Harken back to the good ole days -- Sen. Tom Daschle, D-S.D., the majority leader of the Senate, wants the case file for a 1991 Securities and Exchange Commission investigation involving a company tied to George W. Bush made public.
The inquiry into allegations of insider trading, as described by the Financial Times on Monday, looked into, "Mr. Bush's sale of 212,140 shares in Houston-based oil group Harken Energy for $849,000, just two months before Harken announced a $23.2 million quarterly loss. Mr. Bush was a member of Harken's board at the time of the sale, which occurred before he became Texas governor." Bush was not charged as a result of the inquiry, which found, according to documents unearthed by the ethics watchdog group Center for Public Integrity, that Bush did not possess sufficient information about Harken's losses to have traded improperly. Maneuvering for partisan advantage in the unfolding corporate confidence crisis, Daschle said on CBS's "Face the Nation" Sunday that the president should authorize the SEC to release the file and "let everybody see just what is there." White House spokesman Ari Fleischer has acknowledged that some paperwork involving the sale was filed late but he placed the blame for that squarely on the shoulders of attorneys working for Harken.
Healthy kids are happy kids -- On Friday, the Federal Interagency Forum on Child and Family Statistics will release their year 2002 report on key national indicators of child well-being. The report, a collaborative effort among the various federal agencies that issue statistics on the nation's children, looks at health, behavior, social environment, and education issues. The 2002 document is expected to report that the infant mortality rate fell significantly, the teen birth rate has dropped to the lowest level on record, and that the percentage of children who are read to every day by a parent has increased, among other observations.
And the award goes to... -- First lady Laura Bush is scheduled to present the National Endowment for Democracy's Annual Democracy Award to four women activists from the Muslim world on Tuesday. The ceremony, which will take place on Capitol Hill, will honor the pro-democratic work of Algerian Nadjet Bouda; Iranian Mehrangiz Kar; Somalian Mariam Hussein; and Uzbekistani Muborak Tashpoulatova. "It is a critical time to emphasize to Western audiences the existence and commitment of democratic voices in all parts of the Muslim world, and the need to respond to them," NED Chairman Vin Weber said. "In choosing this year's award recipients, the NED board of directors seeks to recognize the courageous and innovative work being done by Muslim women throughout the world on behalf of democracy and human rights."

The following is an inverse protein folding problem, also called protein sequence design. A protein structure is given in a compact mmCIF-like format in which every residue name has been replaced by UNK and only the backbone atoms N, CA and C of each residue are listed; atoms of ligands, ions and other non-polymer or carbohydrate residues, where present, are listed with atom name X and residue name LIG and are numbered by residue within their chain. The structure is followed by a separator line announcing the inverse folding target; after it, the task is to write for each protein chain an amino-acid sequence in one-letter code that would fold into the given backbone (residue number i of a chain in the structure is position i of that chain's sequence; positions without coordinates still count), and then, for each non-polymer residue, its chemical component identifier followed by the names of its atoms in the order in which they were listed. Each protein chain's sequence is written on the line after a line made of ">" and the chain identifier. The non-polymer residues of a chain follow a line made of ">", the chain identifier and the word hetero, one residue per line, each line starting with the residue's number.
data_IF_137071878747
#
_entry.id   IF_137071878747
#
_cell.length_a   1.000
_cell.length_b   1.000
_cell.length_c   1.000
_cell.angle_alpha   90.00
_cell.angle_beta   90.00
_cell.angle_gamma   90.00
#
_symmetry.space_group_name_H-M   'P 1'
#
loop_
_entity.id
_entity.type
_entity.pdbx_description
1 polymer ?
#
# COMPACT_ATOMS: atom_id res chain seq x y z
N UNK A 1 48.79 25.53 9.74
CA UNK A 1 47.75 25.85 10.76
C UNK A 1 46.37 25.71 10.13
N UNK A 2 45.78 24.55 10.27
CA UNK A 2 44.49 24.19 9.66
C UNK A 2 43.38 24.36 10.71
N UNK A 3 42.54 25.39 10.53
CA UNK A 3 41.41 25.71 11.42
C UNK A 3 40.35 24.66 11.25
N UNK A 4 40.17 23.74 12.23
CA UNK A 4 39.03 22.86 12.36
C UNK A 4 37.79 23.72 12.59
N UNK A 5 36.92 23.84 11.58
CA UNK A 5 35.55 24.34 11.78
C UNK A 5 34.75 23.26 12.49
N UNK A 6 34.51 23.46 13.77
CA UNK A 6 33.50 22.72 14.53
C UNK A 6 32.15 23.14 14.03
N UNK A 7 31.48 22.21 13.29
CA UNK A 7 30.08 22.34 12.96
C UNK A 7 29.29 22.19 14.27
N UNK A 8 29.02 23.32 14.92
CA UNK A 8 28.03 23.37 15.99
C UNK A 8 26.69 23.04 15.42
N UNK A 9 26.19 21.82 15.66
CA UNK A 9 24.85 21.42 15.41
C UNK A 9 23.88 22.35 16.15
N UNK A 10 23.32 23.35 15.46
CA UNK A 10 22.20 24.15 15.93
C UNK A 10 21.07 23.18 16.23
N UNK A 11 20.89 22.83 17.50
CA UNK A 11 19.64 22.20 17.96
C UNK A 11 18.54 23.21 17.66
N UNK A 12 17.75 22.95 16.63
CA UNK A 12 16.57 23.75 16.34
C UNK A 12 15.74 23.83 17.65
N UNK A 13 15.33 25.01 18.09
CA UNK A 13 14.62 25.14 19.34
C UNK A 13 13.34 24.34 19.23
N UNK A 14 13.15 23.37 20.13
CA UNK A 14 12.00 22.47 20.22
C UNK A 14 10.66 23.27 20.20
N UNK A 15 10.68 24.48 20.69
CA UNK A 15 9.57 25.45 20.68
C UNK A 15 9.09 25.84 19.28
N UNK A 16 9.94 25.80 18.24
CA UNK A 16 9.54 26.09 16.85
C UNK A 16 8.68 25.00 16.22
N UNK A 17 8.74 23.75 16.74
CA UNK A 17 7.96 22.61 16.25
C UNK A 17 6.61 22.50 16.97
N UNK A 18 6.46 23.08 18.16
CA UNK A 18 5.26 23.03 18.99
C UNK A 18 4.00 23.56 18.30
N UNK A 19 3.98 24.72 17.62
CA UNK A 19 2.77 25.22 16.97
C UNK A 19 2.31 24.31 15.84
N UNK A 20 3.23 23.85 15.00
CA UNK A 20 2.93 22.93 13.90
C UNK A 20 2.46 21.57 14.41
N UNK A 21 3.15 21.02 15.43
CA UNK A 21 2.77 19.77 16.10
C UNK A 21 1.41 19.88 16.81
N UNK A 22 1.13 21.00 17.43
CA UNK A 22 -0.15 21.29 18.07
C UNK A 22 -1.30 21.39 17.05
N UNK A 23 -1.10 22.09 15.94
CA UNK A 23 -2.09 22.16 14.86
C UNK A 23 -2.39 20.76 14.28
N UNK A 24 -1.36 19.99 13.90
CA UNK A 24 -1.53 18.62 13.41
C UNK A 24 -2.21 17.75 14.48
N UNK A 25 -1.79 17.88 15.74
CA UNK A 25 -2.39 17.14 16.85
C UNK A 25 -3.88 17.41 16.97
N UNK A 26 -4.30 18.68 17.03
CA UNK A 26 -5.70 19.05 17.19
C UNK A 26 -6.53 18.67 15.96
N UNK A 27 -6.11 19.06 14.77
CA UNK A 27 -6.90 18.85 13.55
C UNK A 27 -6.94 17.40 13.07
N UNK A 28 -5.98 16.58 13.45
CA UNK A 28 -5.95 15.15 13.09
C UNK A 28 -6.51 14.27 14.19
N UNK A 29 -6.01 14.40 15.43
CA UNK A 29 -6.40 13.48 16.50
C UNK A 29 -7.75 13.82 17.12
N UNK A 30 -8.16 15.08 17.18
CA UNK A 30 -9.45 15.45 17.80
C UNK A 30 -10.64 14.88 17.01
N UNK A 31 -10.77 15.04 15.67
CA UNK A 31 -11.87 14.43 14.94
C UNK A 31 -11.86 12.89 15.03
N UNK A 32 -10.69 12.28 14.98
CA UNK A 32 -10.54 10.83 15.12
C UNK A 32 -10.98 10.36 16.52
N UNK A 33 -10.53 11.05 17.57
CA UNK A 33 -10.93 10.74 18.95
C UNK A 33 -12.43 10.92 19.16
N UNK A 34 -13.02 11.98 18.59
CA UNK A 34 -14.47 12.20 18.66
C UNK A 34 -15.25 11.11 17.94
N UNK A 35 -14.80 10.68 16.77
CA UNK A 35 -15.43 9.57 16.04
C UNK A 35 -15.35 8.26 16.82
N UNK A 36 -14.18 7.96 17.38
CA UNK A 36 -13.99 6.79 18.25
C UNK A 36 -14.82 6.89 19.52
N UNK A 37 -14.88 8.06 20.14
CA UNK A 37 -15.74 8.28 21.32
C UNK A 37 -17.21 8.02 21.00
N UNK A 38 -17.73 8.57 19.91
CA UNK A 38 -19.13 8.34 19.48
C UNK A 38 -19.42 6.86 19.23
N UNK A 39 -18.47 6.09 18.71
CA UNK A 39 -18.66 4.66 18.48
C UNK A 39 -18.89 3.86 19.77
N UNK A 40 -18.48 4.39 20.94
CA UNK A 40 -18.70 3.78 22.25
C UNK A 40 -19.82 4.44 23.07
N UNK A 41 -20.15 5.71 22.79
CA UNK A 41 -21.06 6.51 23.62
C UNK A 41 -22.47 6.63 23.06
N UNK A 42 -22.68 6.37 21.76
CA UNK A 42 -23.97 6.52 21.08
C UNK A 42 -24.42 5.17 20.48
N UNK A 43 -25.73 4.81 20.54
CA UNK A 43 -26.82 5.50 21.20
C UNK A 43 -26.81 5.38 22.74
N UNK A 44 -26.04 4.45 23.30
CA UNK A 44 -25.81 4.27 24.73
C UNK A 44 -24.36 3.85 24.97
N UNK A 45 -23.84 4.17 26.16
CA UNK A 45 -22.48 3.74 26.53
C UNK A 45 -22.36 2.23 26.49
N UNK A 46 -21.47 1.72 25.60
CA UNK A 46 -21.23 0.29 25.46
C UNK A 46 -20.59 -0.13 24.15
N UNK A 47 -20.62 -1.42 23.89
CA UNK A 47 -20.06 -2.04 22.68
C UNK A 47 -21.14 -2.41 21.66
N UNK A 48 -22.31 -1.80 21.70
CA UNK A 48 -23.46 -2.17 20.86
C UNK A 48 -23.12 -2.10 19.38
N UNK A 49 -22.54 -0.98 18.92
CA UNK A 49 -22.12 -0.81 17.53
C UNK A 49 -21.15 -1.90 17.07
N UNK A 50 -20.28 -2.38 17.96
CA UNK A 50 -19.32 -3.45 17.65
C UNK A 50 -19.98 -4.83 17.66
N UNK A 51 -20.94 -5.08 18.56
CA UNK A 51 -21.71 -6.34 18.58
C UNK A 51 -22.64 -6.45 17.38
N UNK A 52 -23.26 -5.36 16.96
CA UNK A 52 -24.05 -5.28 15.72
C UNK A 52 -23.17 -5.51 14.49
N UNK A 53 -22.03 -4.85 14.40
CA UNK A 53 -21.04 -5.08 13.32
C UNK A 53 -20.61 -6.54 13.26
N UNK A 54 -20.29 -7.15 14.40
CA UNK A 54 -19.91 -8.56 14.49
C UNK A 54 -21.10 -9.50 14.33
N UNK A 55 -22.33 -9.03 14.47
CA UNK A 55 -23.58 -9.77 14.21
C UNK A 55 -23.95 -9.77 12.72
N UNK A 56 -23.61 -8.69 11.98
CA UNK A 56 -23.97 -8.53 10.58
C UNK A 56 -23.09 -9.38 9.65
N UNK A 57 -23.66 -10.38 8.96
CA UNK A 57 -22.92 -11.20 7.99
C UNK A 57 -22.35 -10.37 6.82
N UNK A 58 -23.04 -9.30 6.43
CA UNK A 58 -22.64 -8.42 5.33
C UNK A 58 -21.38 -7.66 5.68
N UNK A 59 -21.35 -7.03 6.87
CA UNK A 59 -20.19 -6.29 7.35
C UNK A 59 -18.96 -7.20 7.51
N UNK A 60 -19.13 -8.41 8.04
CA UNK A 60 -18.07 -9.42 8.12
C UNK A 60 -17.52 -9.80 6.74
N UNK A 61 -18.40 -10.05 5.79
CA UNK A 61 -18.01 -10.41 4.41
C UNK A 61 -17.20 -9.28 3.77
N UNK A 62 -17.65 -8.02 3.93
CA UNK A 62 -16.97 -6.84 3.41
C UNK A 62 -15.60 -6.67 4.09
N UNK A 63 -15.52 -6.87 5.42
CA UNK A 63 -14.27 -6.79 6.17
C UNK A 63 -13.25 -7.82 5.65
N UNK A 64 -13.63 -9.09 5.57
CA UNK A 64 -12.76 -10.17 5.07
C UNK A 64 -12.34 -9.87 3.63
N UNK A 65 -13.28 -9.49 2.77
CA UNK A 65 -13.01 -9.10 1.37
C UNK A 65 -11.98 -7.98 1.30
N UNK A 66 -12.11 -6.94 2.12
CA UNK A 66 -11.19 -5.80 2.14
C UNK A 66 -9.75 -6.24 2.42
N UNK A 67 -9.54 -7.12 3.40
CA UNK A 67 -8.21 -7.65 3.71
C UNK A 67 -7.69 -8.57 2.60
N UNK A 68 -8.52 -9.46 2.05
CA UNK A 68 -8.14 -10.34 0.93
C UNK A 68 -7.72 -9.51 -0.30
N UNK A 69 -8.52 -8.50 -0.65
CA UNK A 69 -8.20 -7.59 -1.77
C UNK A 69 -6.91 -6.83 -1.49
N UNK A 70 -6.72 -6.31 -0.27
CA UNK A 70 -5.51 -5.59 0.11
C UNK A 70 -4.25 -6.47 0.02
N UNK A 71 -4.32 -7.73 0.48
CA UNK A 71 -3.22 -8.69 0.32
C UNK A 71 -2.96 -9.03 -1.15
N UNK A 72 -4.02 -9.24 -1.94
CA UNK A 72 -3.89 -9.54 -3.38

Simon says "we're ahead" -- A new poll of 600 likely California voters conducted by the GOP-leaning firm Public Opinion Strategies shows Republican gubernatorial candidate Bill Simon "maintaining a commanding 39 percent to 31 percent lead" over Democrat Gray Davis. According to a briefing provided by Simon consultants, the poll indicates that Davis may be losing support to Green Party candidate Peter Camejo, who was the choice of 5 percent of those responding to the survey. The poll also shows, according to the briefing, that "Women support Simon over Davis by 37 percent to 33 percent" and "Men support Simon by 41 percent to 29 percent." In another California gubernatorial development, Monty Holden, the head of the California Organization of Police and Sheriffs, has been bounced off the state's Peace Officer Standards and Training Commission now that his term has expired. Holden has been the target of Davis political consultant Garry South's wrath since he endorsed the Republican Simon for governor back in March and Sacramento insiders say the decision not to reappointment is just old-fashioned political payback.
Fields of glory -- It is generally believed that Sen. Mary Landrieu, D-La., is an almost sure bet for re-election -- until last week. Former U.S Rep. Cleo Fields, D-La., has started hinting that he may join the race if another Democrat whom he can support does not. There is no love lost between Fields and Landrieu since she failed to support Fields, who now serves in the state senate, in his race for governor in 1995. Because of the unusual manner in which federal officials are elected in the state -- everyone runs on the same ballot on Election Day and, if no one gets more that 50 percent of the vote, the top two vote getters contest in a run off -- every time a new candidate joins the field, the less likely Landrieu's chances to win on Election Day become. In addition to Landrieu, U.S. Rep. John Cooksey, R-La., and GOP state Rep. Tony Perkins are already in the race with at least one other Republican expected to file.
Gore gone? -- A new poll from Mason-Dixon conducted for a consortium of Tennessee newspapers shows that 47 percent of those surveyed are opposed to Al Gore making another run for president. The poll of 632 likely voters found only 38 percent of respondents wanted Gore to run again while 72 percent said George W. Bush was doing a good or excellent job as president.
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